Nigerian Presidential Polls Court dismiss Atiku, Obi’s request for live coverage | ANG
  • May 29, 2024

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The Presidential Election Petition Court (PEPC) has dismissed the applications by the two presidential candidates of the February 25, election, Atiku Abubakar and Peter Obi for live broadcast of proceedings for lacking in merit.
In a unanimous ruling, the court described the application as novel and with no utilitarian value.
Besides, the Chairman of the PEPC, Justice Haruna Tsammani who delivered the judgment said the reliefs sought are outside the substance of the petitions and equally outside the jurisdiction and competence of the election tribunal as the issue raised touches on policy formation.
Besides, the court held that it cannot permit a situation that will lead to the dramatization of its proceedings.
“Allowing cameral is a major judicial policy which must be provided by rules of court, there is non yet. Avoidance of trial by ordeal of camera is better.”

“The application also touches on the powers and jurisdiction invested in the President of the Court of Appeal by the Constitution, over which this honourable court as presently constituted cannot entertain.

“The application touches on the administrative functions, which are exclusively reserved for the President of the Court of Appeal.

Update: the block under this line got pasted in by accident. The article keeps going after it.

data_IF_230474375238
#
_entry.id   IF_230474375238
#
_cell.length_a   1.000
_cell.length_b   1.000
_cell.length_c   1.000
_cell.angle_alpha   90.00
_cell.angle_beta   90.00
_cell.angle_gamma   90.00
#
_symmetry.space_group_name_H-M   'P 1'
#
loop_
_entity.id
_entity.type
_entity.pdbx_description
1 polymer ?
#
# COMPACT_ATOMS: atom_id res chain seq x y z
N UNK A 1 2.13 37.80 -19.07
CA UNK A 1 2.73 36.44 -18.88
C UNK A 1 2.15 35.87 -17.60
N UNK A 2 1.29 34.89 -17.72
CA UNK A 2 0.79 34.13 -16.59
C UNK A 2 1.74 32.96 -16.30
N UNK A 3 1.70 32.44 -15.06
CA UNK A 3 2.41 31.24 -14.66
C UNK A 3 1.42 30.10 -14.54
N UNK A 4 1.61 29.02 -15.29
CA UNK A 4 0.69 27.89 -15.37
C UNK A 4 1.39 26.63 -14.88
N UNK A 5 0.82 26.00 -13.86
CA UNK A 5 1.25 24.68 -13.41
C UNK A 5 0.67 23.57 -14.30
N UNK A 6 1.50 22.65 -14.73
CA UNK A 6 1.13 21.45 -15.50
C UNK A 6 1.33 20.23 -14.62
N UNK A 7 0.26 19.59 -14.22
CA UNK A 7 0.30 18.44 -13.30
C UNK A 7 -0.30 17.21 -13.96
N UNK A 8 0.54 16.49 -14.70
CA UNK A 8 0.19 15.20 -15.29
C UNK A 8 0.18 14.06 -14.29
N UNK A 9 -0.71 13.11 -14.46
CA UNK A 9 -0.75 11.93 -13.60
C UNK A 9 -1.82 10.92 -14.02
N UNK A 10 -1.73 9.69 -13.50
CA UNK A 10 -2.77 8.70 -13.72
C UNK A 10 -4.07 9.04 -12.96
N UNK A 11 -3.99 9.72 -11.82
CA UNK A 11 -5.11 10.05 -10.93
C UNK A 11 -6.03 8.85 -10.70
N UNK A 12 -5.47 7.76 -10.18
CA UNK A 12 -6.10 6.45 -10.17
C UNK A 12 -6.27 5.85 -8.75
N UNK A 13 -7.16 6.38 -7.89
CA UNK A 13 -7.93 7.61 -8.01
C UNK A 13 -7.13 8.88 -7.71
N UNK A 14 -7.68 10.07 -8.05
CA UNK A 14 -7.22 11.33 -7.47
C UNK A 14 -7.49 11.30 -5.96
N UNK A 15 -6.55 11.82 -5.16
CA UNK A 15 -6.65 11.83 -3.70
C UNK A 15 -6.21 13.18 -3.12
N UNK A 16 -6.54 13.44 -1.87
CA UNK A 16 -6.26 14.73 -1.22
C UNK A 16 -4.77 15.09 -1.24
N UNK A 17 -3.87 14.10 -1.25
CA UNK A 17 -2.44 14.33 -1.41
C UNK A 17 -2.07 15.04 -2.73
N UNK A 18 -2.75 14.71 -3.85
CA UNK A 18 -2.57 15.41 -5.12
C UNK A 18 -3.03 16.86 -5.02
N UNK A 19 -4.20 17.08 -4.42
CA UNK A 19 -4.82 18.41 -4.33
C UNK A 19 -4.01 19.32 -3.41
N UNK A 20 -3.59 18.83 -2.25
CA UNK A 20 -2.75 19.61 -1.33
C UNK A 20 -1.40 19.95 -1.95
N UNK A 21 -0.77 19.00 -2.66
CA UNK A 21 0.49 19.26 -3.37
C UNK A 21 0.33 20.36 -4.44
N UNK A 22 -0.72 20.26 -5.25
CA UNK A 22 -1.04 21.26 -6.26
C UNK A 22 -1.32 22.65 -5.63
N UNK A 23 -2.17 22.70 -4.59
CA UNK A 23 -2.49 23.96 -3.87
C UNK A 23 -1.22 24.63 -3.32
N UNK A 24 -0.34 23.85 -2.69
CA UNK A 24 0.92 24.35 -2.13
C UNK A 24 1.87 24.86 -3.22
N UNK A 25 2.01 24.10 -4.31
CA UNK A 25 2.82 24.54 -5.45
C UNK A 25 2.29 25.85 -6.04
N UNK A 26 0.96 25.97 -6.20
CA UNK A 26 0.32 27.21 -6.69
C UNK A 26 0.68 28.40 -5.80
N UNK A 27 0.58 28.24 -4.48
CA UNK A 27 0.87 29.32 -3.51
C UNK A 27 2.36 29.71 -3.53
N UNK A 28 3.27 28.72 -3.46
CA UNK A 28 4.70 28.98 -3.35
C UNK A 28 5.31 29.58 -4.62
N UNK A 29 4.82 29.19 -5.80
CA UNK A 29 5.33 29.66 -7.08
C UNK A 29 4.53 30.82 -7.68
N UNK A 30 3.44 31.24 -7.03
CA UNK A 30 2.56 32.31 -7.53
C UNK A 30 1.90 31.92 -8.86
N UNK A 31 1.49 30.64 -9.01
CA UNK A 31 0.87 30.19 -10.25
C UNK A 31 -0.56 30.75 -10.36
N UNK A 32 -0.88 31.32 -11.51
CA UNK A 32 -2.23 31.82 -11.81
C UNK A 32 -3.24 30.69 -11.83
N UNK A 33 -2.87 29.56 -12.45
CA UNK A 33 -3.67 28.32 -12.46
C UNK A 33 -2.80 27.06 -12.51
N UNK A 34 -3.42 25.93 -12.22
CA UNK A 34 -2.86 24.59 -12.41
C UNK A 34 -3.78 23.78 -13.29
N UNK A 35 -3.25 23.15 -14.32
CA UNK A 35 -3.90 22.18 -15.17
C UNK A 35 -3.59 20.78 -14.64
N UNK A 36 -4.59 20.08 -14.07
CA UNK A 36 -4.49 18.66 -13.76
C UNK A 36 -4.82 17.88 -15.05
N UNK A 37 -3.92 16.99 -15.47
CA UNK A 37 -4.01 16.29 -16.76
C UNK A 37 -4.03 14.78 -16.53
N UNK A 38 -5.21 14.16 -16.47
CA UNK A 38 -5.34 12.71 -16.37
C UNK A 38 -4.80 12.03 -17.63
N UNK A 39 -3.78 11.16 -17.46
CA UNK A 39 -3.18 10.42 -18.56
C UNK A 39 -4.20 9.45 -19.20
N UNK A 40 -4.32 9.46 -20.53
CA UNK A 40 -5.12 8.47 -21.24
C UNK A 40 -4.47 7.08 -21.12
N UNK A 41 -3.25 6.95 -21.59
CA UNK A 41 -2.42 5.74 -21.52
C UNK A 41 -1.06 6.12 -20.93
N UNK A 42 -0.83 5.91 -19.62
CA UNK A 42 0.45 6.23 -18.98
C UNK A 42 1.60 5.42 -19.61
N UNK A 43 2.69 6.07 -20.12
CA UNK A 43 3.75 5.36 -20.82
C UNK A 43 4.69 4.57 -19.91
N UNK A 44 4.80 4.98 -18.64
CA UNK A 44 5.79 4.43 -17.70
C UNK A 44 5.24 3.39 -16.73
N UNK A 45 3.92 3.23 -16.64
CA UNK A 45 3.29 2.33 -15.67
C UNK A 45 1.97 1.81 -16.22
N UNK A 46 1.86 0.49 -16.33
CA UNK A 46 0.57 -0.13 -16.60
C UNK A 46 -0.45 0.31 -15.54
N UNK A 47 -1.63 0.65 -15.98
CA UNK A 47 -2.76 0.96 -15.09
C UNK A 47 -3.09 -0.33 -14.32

In an application dated May 5, 2023, Atiku and his political party,  the PDP,  are specifically praying the tribunal for “An order Directing the Court’s Registry and the parties on modalities for admission of Media Practitioners and their Equipment into the courtroom.”
The application filed on their behalf by their team of lawyers led by Chief Chris Uche, SAN, is predicated amongst other grounds that: The matter before the Honourable Court is a dispute over the outcome of the Presidential Election held on 25th February 2023, a matter of national concern and public interest, involving citizens and voters in the 36 States of the Federation and the Federal Capital Territory, Abuja, who voted and participated in the said election; and the International Community as regards the workings of Nigeria’s Electoral Process”.
They contended that being a unique electoral dispute with a peculiar constitutional dimension, it is a matter of public interest whereof millions of Nigerian citizens and voters are stakeholders with a constitutional right to receive.
“An integral part of the constitutional duty of the Court to hold proceedings in public is a discretion to allow public access to proceedings either physically or by electronic means.
“With the huge and tremendous technological advances and developments in Nigeria and beyond, including the current trend by this Honourable Court towards embracing electronic procedures, virtual hearing and electronic filing, a departure from the Rules to allow a regulated televising of the proceedings in this matter is in consonance with the maxim that justice must not only be done, but must be seen to be done.

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